Little Bits of History

Nuking Ourselves

Posted in History by patriciahysell on May 25, 2013
Grable nuclear test

Grable nuclear test

May 25, 1953:  America bombs Nevada. The Nevada Test Site is located about 65 miles northwest of Las Vegas. The 1,350 square miles region is desert with mountains and is owned by the US Department of Energy. They began testing nuclear devices on January 27, 1951 with a one-kiloton (4 terajoule) bomb. Between 1951 and 1992 there were 928 announced nuclear tests, 828 of them underground. Some tests included multiple explosions. There have been 1,021 detonations, 921 of them underground.

This day’s test was called “Grable” and was the first and only testing of nuclear artillery. It was part of an overall series of tests called “Operation Upshot-Knothole.” The Atomic Cannon fired a 280 mm shell while many high-ranking officers watched. Nuclear artillery is nuclear weaponry launched from the ground. They can be delivered by guns, rockets, or missiles. They include nuclear landmines, depth charges, torpedoes, demolition munitions, anti-aircraft weapons, and artillery. They have been developed by the US, USSR, France, and India. Dirty bombs, or radioactive dispersal devices, are speculative weapons and not included as artillery.

Mushroom clouds billowing up from nuclear explosions and seen in films around the globe, are usually images filmed during the era of aboveground testing. The last of these was held on July 17, 1962. Underground testing continued until 1992. The site remains under the Department of Energy. They offer tours of the grounds after visitors pass a rigorous screening process. There are restrictions during the tour (no pictures, no guns, no samples removed from the site). The usual screening process takes 6 weeks, longer for foreigners.

The Nevada Test Site has 28 separate areas with 1,100 buildings. There are 400 miles of paved roads and 300 miles of unpaved roads. There are also 10 heliports and 2 airstrips included. There are no longer nuclear tests taking place, but research continues with subcritical testing of America’s aging nuclear arsenal. They also maintain a nuclear waste complex in Area 5 for low-level radioactive waste with a half life of less than 20 years.

“We are now getting more than 600 cases of cancer a year and more than 250 deaths because of these tests. There are 31 possible cancers linked with nuclear matter and some can take 20 to 30 years to develop.” – Roland Oldham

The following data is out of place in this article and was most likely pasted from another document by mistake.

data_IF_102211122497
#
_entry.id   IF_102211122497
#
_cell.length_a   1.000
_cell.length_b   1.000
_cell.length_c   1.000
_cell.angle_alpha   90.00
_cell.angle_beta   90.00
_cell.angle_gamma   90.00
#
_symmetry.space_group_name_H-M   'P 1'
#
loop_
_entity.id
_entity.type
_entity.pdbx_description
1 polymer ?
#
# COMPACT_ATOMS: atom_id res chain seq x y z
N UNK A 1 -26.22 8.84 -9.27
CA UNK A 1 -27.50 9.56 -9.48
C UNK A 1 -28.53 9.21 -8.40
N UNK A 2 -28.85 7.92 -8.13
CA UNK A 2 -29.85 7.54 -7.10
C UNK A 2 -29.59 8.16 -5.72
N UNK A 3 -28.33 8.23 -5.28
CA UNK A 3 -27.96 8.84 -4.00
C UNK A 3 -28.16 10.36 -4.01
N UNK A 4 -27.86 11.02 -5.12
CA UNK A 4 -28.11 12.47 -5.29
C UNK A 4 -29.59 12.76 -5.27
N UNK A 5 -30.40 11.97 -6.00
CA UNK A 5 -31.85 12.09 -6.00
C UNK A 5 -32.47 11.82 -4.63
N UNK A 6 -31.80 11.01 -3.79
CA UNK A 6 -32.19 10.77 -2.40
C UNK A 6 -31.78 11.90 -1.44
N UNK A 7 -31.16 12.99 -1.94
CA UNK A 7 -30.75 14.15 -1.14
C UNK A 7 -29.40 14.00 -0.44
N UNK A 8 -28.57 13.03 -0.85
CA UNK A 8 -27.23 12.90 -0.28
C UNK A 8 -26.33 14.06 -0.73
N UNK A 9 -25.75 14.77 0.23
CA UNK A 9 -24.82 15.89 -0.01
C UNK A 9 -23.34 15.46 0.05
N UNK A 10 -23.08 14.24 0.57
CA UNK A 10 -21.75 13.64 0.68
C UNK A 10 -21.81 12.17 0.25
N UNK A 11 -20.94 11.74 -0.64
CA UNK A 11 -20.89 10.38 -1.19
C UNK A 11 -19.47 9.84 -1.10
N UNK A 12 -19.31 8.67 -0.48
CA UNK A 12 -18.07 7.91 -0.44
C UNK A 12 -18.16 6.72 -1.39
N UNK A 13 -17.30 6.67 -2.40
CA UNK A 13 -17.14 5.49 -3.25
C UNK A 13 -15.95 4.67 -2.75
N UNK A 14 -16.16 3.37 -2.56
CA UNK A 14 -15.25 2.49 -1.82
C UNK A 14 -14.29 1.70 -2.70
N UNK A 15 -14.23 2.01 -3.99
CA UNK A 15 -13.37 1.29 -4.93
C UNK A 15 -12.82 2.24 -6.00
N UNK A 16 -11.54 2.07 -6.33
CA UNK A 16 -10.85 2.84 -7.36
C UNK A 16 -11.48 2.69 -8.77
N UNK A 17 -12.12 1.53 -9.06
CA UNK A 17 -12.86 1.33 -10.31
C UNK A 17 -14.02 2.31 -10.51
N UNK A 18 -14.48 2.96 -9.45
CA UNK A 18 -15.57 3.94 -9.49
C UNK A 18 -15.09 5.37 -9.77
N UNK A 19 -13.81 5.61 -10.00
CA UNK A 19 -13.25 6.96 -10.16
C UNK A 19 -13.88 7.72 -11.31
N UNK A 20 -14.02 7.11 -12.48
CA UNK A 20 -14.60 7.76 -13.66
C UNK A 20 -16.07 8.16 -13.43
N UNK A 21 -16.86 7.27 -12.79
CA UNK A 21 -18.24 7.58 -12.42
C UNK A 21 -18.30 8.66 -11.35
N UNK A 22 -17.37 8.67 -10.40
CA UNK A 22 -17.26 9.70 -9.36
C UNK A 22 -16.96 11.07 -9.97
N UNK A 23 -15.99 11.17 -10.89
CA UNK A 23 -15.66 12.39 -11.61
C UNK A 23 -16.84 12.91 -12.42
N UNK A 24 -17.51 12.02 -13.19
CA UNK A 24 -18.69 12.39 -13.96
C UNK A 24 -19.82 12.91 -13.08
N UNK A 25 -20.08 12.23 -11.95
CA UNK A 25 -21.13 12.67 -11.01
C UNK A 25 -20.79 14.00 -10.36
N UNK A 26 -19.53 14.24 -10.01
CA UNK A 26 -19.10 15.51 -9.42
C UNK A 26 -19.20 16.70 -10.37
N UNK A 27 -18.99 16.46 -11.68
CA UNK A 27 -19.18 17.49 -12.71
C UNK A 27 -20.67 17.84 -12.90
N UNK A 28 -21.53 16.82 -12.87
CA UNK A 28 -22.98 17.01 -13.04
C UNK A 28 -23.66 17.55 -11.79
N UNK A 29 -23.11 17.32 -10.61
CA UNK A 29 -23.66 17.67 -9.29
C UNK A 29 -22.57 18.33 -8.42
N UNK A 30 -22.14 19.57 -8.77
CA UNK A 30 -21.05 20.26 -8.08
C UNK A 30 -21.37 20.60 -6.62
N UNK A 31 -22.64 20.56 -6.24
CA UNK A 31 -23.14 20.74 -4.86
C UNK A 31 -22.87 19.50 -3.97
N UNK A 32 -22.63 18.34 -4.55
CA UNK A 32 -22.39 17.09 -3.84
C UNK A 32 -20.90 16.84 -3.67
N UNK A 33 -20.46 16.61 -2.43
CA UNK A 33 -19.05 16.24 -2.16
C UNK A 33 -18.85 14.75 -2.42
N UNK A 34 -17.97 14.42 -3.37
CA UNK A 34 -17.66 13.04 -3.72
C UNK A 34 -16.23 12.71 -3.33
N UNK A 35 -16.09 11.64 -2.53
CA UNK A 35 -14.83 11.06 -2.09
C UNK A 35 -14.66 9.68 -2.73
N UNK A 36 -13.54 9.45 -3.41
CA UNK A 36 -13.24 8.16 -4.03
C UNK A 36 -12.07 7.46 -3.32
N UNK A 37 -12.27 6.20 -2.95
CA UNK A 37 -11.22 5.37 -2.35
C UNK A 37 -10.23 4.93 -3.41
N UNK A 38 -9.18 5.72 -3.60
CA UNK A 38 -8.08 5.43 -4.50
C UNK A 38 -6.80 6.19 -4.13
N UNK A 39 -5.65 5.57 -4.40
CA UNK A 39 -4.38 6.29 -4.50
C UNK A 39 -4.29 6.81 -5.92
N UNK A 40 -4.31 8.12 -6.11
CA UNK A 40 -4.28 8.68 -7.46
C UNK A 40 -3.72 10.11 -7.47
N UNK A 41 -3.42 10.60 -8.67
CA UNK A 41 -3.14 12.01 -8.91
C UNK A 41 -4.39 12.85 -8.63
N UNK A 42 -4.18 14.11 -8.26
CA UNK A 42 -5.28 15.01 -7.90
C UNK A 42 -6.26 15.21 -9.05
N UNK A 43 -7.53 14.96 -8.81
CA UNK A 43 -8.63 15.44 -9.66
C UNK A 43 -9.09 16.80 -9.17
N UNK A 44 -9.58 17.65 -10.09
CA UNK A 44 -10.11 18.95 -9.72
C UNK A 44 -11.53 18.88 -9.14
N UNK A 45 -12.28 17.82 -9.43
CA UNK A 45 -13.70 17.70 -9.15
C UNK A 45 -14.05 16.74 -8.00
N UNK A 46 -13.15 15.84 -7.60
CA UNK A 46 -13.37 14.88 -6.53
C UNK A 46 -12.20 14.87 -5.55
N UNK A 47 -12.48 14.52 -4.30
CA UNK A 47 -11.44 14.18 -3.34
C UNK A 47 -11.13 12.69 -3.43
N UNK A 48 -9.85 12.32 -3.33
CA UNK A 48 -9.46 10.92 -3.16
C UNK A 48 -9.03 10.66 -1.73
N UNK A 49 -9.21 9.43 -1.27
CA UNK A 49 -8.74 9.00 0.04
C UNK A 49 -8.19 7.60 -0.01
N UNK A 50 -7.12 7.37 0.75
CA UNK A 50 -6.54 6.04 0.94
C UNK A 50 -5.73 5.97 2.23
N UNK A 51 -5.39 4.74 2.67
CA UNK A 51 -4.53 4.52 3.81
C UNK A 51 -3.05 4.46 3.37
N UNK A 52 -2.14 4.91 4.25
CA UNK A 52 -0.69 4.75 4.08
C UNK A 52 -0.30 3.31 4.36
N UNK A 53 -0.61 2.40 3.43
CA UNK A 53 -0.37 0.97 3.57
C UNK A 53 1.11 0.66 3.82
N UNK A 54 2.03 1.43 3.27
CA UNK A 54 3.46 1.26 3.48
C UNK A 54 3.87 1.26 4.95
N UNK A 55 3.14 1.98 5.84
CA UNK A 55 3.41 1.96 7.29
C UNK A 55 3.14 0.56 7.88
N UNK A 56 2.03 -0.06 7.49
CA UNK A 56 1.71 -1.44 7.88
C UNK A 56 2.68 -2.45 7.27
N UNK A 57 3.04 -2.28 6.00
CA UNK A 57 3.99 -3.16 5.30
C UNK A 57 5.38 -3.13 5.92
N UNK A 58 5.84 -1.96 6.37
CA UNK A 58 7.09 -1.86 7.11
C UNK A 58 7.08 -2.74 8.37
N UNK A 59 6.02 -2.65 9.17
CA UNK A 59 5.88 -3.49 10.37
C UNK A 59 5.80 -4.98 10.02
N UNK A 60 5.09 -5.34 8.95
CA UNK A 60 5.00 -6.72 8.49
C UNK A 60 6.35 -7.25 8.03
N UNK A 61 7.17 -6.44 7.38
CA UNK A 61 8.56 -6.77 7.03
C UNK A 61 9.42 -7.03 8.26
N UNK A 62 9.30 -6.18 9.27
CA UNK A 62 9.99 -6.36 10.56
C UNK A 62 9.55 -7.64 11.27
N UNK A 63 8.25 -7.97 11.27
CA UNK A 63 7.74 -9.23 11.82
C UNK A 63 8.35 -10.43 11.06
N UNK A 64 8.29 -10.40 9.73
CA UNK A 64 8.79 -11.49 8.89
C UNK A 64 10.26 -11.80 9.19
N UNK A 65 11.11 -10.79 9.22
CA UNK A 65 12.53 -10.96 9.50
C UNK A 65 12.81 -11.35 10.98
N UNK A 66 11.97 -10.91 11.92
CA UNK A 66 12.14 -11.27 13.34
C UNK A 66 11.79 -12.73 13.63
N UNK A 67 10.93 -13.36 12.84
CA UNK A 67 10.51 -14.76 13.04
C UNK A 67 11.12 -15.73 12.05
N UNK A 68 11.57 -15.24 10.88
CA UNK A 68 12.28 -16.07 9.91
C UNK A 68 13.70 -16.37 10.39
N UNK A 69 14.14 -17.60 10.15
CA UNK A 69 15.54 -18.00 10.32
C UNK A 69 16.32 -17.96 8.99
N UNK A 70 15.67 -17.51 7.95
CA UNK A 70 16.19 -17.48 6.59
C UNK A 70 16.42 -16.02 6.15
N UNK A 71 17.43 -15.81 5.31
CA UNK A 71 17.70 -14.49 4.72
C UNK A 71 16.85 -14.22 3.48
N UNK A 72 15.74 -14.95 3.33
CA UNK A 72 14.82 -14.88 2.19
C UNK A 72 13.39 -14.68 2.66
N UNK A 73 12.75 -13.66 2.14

“The U.S. has no plans to conduct a nuclear test. President [George W.] Bush supports a continued moratorium on nuclear testing.” – Irene Smith

“It’s a lot easier to hit one of our own targets on a test range than it is for them to actually intercept nuclear-tipped missiles in a combat environment.” – John Pike

“Without going through a lot of detail, the issue of ownership of the land area occupied by the Nevada Test Site, and for that matter very large sections of Nevada and Utah, is very complex (going back to the Ruby Valley Treaty) and in our eyes has been resolved.” – Kevin Rohrer

This article first appeared at in 2009. Editor’s update: Operation Upshot-Knothole was a 1953 series of eleven nuclear test shots. The maximum yield was 61 kilotons of TNT or 260 TJ (terajoules). There were two UCRL tests that were classed as a “fizzle” meaning they didn’t work so well. There was a total of 252.4 kilotons exploded between March 17 (Annie) and June 4 (Climax). Harry was the name of the test run on May 19 and it resulted in extreme contamination of downwinders, these are the unfortunate people who are exposed to radioactive material contamination or nuclear fallout from nuclear testing. Operation Ivy (two tests in November 1952) preceded this series of tests and they were followed by Operation Castle (six tests between March and May of 1954).

Also on this day “Swede” Momsen – In 1967, submariner Swede Momsen dies.
Halley’s Comet – In 240 BC, Halley’s Comet was first documented.
The Fastest Man in the World – In 1935, Jesse Owens ran quickly.